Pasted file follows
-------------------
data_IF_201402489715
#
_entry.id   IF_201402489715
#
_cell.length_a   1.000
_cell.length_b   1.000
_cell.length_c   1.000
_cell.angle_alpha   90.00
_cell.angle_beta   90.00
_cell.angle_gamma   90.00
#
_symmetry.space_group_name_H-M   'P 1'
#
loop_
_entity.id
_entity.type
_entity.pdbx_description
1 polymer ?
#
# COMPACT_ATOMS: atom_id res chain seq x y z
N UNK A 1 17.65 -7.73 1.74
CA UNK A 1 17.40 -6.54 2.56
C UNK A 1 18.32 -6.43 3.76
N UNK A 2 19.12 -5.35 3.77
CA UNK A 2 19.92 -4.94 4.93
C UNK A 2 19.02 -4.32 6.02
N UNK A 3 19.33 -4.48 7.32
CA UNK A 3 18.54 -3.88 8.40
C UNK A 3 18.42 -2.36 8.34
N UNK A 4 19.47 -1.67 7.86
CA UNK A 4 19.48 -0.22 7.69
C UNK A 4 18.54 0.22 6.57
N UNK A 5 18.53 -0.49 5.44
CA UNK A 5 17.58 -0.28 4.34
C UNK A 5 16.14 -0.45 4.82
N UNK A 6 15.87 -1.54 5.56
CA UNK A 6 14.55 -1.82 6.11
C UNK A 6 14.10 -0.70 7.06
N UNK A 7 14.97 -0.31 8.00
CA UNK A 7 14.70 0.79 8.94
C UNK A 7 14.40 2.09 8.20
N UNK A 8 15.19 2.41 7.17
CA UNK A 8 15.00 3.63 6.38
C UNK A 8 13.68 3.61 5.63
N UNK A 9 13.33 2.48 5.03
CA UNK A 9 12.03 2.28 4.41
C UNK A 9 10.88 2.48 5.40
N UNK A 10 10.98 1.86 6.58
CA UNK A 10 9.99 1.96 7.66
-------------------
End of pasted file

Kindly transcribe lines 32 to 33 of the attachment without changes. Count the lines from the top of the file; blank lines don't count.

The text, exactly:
C UNK A 4 18.54 0.22 6.57
N UNK A 5 18.53 -0.49 5.44